Giffords, a Democrat, resigned in January, a year after she was critically wounded in a shooting rampage. Running to fill the remaining six months of her term are her former aide, Ron Barber, and Republican Jesse Kelly, a businessman and Iraq War veteran.

The special election has echoes of the 2010 congressional campaign in the Tucson-based 8th Congressional District.

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Middle East
2:08 pm
Mon June 11, 2012

Lebanese Fear Spillover Violence From Syria

Syria's turmoil has been spreading into Lebanon, where residents say Syrian soldiers have crossed the border and killed civilians. Here, Lebanese army soldiers patrol in the northern port city of Tripoli, Lebanon, earlier this month, where clashes broke out between pro- and anti-Syria gunmen.
Bilal Hussein AP

Originally published on Mon June 11, 2012 5:10 pm

A rash of kidnappings in Lebanon over the weekend, coupled with deadly cross-border attacks by the Syrian army, are all worrying signs that Syria's troubles are continuing to spill over into its smaller and weaker neighbor.

In the most recent incidents, a Sunni sheik known to support the Syrian uprising was abducted. In retaliation, several Alawites aligned with the Syrian government were taken. Days before that, the Syrian army shot several people on Lebanese territory.

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Europe
1:44 pm
Mon June 11, 2012

Spain's Leader Calls It A 'Victory,' Not A Bailout

Protesters rally against a bailout package for Spain in front of a Bank of Spain building in Barcelona on Monday. The demonstrators think the bailout will bring only greater hardship.
Josep Lago AFP/Getty Images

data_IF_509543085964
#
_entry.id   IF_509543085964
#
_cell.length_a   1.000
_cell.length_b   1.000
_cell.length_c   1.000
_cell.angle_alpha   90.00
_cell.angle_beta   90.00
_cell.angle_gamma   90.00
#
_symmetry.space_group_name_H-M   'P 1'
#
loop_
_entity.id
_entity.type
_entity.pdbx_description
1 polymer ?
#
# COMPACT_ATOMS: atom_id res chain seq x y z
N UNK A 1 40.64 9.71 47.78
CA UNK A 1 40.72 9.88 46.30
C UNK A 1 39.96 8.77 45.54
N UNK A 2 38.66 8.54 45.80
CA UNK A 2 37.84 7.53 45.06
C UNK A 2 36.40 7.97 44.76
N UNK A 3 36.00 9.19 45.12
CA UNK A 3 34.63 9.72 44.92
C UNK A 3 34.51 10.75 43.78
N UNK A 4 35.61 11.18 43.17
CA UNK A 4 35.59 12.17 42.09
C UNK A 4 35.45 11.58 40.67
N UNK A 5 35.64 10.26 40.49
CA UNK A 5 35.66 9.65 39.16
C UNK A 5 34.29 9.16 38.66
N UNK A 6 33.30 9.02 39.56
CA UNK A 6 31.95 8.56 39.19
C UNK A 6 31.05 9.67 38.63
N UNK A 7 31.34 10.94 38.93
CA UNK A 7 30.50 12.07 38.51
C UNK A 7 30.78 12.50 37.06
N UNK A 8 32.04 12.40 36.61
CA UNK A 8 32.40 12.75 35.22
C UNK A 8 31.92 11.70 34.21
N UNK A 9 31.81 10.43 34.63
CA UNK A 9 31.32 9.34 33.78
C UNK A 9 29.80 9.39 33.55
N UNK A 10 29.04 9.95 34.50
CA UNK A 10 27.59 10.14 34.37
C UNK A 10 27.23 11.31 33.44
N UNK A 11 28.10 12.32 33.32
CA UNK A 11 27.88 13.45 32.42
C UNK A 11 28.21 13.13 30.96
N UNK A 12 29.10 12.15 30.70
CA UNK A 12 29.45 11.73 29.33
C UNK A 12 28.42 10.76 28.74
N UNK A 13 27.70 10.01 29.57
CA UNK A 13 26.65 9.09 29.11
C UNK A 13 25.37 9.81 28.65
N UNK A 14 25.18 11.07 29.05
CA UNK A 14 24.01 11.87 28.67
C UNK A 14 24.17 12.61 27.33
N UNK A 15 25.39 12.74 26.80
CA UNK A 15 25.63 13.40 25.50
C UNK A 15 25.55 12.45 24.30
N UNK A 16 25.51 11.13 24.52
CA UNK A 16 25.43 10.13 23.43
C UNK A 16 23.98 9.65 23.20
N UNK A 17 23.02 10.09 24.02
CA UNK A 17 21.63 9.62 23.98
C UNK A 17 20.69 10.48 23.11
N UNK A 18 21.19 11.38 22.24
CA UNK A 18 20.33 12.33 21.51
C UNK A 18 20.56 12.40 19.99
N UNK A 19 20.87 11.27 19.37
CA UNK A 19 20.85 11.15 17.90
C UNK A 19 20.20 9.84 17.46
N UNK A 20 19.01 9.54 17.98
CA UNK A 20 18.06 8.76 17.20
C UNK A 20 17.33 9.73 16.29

Originally published on Mon June 11, 2012 5:10 pm

A day after getting approval for a financial rescue he vowed Spain would never need, Prime Minister Mariano Rajoy said it was his idea all along.

"No one pressured me into this. I pushed for it myself, because I wanted a line of credit," Rajoy said. He refused to call it a "bailout." He called it a "victory" instead.

Most Spaniards don't buy that. In a poll published Sunday, 78 percent of respondents said they have "little or no" faith in Rajoy and his ruling conservatives. That's just six months after they won elections in a landslide.

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Music Reviews
1:42 pm
Mon June 11, 2012

Sidi Toure And The Sonic Heritage Of The Sahara

Sidi Touré plays guitar and sings in the Songhaï tradition.
Jonathan Crawford

Originally published on Tue June 12, 2012 10:42 am

It's easy to romanticize the Sahara — a vast expanse of sand organized around the northern reaches of the Niger River. Part of that romance is captured in the music of singer and guitarist Sidi Touré, who composes songs in the folkloric tradition of the Songhaï people.

His new album of desert chamber music, Koïma, harkens back to the glory days of the Songhaï Empire, which ruled much of the region from the city of Gao in the 15th and 16th centuries.

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It's All Politics
1:11 pm
Mon June 11, 2012

Obama, Romney Campaigns Taking 'See What Sticks' Approach To Web Videos

Originally published on Mon June 11, 2012 5:10 pm

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Politics
2:05 pm
Sun June 10, 2012

Future Of Health Care Law Hangs In Balance

Originally published on Sun June 10, 2012 3:01 pm

Transcript

GUY RAZ, HOST:

It's WEEKENDS on ALL THINGS CONSIDERED from NPR News. I'm Guy Raz.

At some point this month, maybe next week, maybe even tomorrow, the Supreme Court will decide whether all or parts of the Affordable Care Act, the health care law backed by the White House, is constitutional or not. And for that reason, a man in Oregon named Rocky King isn't sleeping very well. Have you slept in the past two years?

ROCKY KING: Three times.

RAZ: Three times in the past two years.

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Interviews
2:05 pm
Sun June 10, 2012

Assessing Obama's Team Of Rivals

Originally published on Sun June 10, 2012 3:01 pm

Transcript

GUY RAZ, HOST:

It's WEEKENDS on ALL THINGS CONSIDERED from NPR News. I'm Guy Raz.

Back in 2008, shortly before Barack Obama became President Obama, he told a reporter that an Obama Cabinet would be a team of rivals, smart people with different viewpoints who would, in Mr. Obama's words, push him out of his comfort zone.